MONTREAL – Tensions boiled over in Quebec City on Sunday, as police were pelted by beer bottles and smoke bombs set off in garbage cans in an ugly end to a weekend of pro and anti-immigrant rallies.The Quebec group La Meute, which is associated with the far right, called for a rally Sunday to protest the federal and provincial government’s handling of the border crossers, but ended up having its members pinned inside a garage while counter-protesters demonstrated outside.Once the counter-protesters turned violent, the Quebec City police declared the protest illegal. Clashes ensued and at least one protester was arrested as officers tried to block access to the building where some of the La Meute protesters had taken refuge.By 6 p.m. the counter-protesters had dispersed and the members of La Meute, many of them carrying flags featuring the group’s wolf-paw logo, emerged from the building to begin their protest.Television footage showed them marching in silence near Quebec City’s legislature.The protests in the Quebec capital were far more tense than a demonstration a day earlier in Vancouver where thousands of people peacefully demonstrated in an anti-racism rally in response to reports earlier in the week that an anti-Muslim protest was planned. That latter rally didn’t materialize.The rallies sprung up in the wake of last week’s deadly events in Charlottesville, Va. in which one person was killed and others injured when a vehicle plowed through a crowd of anti-racism protesters.The Quebec events were largely spurred by the unprecedented number of people walking across the border to seek asylum.Almost 6,800 people showed up at an unofficial crossing from the U.S. into Quebec since Canada Day to claim asylum. By comparison, only 2,920 claims were filed in Quebec in all of 2015.When asked Sunday if the unprecedented number of border crossers was stoking anti-immigrant sentiments in the country, Prime Minister Justin Trudeau condemned “intolerant, racist demonstrations.” He said he stood with millions of Canadians “who reject the hateful, harmful, heinous ideologies” that have sprouted across the country.“The small minority, angry, frustrated group of racists don’t get to define who we are as a country, don’t get to tell others who we are and don’t get to change the nature of the open, accepting values that make us who we are,” Trudeau said in Montreal hours before the Quebec City demonstration.Federal authorities have said more than 3,800 people walked over the border into Quebec through the first two weeks of August, compared to the 2,996 who similarly crossed the border throughout all of July. Many are being housed in temporary shelters, including tents along the Quebec-New York border and inside Montreal’s Olympic Stadium, while officials handle the sudden surge in asylum claims.Haitian nationals form the bulk of recent arrivals, believed to be driven by a change in U.S. policy that many fear would result in mass deportations. Canada lifted the temporary restriction on deporting Haitians last year, set up in the wake of the 2010 earthquake, and many were sent back to the island nation, Trudeau said.Trudeau urged Canadians to maintain trust in the immigration system and the officials who he believed were managing the situation. He said none of those walking across the U.S. border would receive any special advantages in their quest to come to Canada, stressing to Canadians and would-be refugees alike that border hoppers must go through the usual security checks and immigration evaluations.Quebec Premier Philippe Couillard tweeted about the violence in the provincial capital Sunday, saying that people have the right to demonstrate peacefully with zero tolerance for violence.“We condemn violence and intimidation. We live in a democracy where respect must be the norm and not the exception.”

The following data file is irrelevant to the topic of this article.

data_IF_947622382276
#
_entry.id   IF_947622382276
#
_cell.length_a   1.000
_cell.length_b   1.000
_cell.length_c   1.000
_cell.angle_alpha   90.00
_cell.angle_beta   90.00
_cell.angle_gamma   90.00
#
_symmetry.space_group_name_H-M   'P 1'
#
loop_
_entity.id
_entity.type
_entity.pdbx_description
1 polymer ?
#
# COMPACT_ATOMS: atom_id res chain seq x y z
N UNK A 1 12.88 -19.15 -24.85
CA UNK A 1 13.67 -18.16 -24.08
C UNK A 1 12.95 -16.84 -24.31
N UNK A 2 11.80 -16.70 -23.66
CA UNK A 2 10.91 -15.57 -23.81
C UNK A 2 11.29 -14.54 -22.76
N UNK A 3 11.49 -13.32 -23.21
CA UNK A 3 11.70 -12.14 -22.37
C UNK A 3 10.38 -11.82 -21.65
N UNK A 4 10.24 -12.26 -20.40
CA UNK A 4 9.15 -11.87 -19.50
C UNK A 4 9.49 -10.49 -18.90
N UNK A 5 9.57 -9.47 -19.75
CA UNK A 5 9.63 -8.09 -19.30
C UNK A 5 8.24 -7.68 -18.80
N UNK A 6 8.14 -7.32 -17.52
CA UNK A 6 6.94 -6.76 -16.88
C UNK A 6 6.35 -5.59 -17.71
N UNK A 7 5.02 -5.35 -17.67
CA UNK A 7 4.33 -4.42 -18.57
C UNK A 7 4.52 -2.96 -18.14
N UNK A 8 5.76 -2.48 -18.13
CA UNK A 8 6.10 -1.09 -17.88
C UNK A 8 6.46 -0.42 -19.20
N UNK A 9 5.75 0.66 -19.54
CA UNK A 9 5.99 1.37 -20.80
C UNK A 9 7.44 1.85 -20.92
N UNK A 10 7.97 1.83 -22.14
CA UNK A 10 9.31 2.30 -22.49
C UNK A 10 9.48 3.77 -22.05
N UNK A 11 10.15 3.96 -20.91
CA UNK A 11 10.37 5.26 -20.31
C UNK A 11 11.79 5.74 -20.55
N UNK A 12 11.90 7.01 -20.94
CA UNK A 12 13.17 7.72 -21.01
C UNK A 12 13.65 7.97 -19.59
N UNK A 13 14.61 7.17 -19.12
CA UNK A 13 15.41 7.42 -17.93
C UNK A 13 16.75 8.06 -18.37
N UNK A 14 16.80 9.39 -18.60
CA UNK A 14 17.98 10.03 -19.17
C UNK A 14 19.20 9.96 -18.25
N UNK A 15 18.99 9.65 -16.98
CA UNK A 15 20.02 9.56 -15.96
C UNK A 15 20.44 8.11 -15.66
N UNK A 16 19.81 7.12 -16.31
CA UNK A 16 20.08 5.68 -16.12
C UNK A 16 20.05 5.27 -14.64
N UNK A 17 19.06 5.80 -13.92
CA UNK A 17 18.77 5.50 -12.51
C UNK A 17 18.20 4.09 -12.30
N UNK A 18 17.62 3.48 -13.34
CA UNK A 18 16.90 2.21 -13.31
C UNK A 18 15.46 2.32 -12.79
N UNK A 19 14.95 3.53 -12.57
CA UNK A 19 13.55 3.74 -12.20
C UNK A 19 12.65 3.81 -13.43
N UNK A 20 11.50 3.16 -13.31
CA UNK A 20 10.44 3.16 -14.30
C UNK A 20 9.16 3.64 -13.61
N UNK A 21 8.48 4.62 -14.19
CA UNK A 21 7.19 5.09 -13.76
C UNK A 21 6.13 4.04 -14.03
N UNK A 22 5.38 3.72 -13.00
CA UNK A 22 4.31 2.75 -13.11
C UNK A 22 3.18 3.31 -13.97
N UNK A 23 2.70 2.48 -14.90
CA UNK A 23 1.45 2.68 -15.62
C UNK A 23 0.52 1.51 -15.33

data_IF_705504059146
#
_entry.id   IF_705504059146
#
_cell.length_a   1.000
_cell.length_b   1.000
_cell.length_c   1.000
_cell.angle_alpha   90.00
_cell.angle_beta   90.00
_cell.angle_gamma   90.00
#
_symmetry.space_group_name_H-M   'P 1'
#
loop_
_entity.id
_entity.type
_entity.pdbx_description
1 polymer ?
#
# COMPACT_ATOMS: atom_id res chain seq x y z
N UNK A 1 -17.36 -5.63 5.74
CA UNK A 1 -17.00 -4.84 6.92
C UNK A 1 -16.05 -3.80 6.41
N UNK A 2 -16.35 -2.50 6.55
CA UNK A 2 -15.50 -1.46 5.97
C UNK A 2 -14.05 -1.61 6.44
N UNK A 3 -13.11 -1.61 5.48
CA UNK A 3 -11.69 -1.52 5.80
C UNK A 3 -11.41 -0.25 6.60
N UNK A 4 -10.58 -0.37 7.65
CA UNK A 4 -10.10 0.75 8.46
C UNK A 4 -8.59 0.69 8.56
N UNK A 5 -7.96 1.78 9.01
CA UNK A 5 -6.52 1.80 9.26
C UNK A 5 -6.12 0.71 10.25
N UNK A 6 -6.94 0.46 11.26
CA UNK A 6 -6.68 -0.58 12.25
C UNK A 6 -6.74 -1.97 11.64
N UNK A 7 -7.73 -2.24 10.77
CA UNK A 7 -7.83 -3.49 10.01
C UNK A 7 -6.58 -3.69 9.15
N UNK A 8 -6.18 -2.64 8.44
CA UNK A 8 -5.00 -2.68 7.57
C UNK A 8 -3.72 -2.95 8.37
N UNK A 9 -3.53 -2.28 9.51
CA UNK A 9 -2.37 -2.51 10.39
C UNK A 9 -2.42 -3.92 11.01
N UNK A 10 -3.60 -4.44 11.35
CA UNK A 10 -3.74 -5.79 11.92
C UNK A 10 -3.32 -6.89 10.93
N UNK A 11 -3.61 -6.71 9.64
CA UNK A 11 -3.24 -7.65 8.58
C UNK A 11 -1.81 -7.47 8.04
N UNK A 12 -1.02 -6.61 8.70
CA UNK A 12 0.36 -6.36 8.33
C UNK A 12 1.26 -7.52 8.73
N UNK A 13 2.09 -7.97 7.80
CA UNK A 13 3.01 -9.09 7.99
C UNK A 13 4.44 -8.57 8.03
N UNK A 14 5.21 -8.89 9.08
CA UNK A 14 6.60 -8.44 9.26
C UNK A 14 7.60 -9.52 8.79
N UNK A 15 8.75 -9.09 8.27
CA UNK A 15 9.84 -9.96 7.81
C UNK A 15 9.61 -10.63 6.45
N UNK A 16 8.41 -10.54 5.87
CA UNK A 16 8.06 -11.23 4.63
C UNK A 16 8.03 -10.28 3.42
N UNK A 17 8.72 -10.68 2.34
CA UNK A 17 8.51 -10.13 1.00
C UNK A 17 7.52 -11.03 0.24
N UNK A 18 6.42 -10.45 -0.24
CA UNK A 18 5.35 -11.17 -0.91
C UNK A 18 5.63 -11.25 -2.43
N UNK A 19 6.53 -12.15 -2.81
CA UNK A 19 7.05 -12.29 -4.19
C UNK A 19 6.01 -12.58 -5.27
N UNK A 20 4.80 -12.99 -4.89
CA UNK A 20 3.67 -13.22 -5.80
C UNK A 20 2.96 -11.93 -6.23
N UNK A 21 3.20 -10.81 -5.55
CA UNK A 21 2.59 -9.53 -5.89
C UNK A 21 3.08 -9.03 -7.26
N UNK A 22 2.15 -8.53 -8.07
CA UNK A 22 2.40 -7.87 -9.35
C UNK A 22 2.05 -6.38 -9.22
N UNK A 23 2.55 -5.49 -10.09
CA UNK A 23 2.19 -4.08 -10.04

ST. JOHN’S, N.L. – International Development Minister Marie-Claude Bibeau says all Canadians who wanted help have had the chance to get out of the hurricane-ravaged Caribbean.She told reporters ahead of a federal cabinet meeting today in St. John’s, N.L., that 691 Canadians have now returned from widespread devastation in Turks and Caicos and St. Maarten. Bibeau said officials are now on the ground there assessing how Canada might help with humanitarian aid and rebuilding.Stranded travellers and opposition critics had lambasted an evacuation effort that many said was slower and less organized than American operations.Transport Minister Marc Garneau told reporters he understands the frustration over delays and communication problems but it was a complex situation.Garneau said the government mobilized right away but there were issues getting commercial flights cleared for take-off in those countries.Prime Minister Justin Trudeau and his cabinet are in St. John’s for two days of meetings expected to include North American Free Trade Agreement talks and reaction to hurricanes Irma and Jose.